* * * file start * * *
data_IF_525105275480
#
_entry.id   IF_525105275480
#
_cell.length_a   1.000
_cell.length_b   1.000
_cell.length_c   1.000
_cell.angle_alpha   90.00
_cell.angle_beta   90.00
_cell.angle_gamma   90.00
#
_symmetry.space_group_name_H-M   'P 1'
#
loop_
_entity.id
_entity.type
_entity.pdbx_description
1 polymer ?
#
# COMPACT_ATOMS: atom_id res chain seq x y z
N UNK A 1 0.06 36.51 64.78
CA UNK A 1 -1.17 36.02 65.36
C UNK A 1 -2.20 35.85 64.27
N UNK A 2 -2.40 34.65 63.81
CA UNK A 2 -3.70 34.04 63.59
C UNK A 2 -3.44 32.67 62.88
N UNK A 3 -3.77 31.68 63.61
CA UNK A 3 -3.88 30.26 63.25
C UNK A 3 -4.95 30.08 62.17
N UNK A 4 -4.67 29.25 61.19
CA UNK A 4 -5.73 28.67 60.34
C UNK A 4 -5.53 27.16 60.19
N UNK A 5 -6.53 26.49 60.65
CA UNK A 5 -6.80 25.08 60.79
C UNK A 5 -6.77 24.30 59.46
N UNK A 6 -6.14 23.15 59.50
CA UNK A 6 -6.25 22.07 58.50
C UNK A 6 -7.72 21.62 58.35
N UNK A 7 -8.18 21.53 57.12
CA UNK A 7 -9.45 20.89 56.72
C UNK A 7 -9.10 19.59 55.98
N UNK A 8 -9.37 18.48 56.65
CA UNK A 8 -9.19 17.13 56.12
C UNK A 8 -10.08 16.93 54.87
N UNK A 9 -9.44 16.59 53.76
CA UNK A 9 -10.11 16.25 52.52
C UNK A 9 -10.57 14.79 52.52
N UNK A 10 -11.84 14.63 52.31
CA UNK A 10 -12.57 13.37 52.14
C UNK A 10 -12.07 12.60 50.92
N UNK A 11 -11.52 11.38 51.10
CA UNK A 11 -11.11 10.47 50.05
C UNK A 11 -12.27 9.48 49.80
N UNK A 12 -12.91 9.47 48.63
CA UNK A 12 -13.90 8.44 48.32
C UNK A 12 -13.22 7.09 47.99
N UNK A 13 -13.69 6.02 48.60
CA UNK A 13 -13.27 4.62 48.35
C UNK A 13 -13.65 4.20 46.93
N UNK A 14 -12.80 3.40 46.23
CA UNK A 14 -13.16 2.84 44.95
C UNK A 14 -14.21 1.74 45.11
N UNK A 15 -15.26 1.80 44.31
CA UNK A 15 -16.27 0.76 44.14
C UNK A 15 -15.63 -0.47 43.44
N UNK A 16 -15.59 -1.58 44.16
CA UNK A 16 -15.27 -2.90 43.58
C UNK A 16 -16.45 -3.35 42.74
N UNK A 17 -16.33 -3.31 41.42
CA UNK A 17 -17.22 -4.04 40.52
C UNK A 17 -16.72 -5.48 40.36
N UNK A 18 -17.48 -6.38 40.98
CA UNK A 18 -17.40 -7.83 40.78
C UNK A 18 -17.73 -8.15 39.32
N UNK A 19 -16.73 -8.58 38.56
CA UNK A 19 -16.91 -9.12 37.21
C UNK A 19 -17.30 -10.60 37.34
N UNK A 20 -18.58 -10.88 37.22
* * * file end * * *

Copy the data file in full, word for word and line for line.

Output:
data_IF_525105275480
#
_entry.id   IF_525105275480
#
_cell.length_a   1.000
_cell.length_b   1.000
_cell.length_c   1.000
_cell.angle_alpha   90.00
_cell.angle_beta   90.00
_cell.angle_gamma   90.00
#
_symmetry.space_group_name_H-M   'P 1'
#
loop_
_entity.id
_entity.type
_entity.pdbx_description
1 polymer ?
#
# COMPACT_ATOMS: atom_id res chain seq x y z
N UNK A 1 0.06 36.51 64.78
CA UNK A 1 -1.17 36.02 65.36
C UNK A 1 -2.20 35.85 64.27
N UNK A 2 -2.40 34.65 63.81
CA UNK A 2 -3.70 34.04 63.59
C UNK A 2 -3.44 32.67 62.88
N UNK A 3 -3.77 31.68 63.61
CA UNK A 3 -3.88 30.26 63.25
C UNK A 3 -4.95 30.08 62.17
N UNK A 4 -4.67 29.25 61.19
CA UNK A 4 -5.73 28.67 60.34
C UNK A 4 -5.53 27.16 60.19
N UNK A 5 -6.53 26.49 60.65
CA UNK A 5 -6.80 25.08 60.79
C UNK A 5 -6.77 24.30 59.46
N UNK A 6 -6.14 23.15 59.50
CA UNK A 6 -6.25 22.07 58.50
C UNK A 6 -7.72 21.62 58.35
N UNK A 7 -8.18 21.53 57.12
CA UNK A 7 -9.45 20.89 56.72
C UNK A 7 -9.10 19.59 55.98
N UNK A 8 -9.37 18.48 56.65
CA UNK A 8 -9.19 17.13 56.12
C UNK A 8 -10.08 16.93 54.87
N UNK A 9 -9.44 16.59 53.76
CA UNK A 9 -10.11 16.25 52.52
C UNK A 9 -10.57 14.79 52.52
N UNK A 10 -11.84 14.63 52.31
CA UNK A 10 -12.57 13.37 52.14
C UNK A 10 -12.07 12.60 50.92
N UNK A 11 -11.52 11.38 51.10
CA UNK A 11 -11.11 10.47 50.05
C UNK A 11 -12.27 9.48 49.80
N UNK A 12 -12.91 9.47 48.63
CA UNK A 12 -13.90 8.44 48.32
C UNK A 12 -13.22 7.09 47.99
N UNK A 13 -13.69 6.02 48.60
CA UNK A 13 -13.27 4.62 48.35
C UNK A 13 -13.65 4.20 46.93
N UNK A 14 -12.80 3.40 46.23
CA UNK A 14 -13.16 2.84 44.95
C UNK A 14 -14.21 1.74 45.11
N UNK A 15 -15.26 1.80 44.31
CA UNK A 15 -16.27 0.76 44.14
C UNK A 15 -15.63 -0.47 43.44
N UNK A 16 -15.59 -1.58 44.16
CA UNK A 16 -15.27 -2.90 43.58
C UNK A 16 -16.45 -3.35 42.74
N UNK A 17 -16.33 -3.31 41.42
CA UNK A 17 -17.22 -4.04 40.52
C UNK A 17 -16.72 -5.48 40.36
N UNK A 18 -17.48 -6.38 40.98
CA UNK A 18 -17.40 -7.83 40.78
C UNK A 18 -17.73 -8.15 39.32
N UNK A 19 -16.73 -8.58 38.56
CA UNK A 19 -16.91 -9.12 37.21
C UNK A 19 -17.30 -10.60 37.34
N UNK A 20 -18.58 -10.88 37.22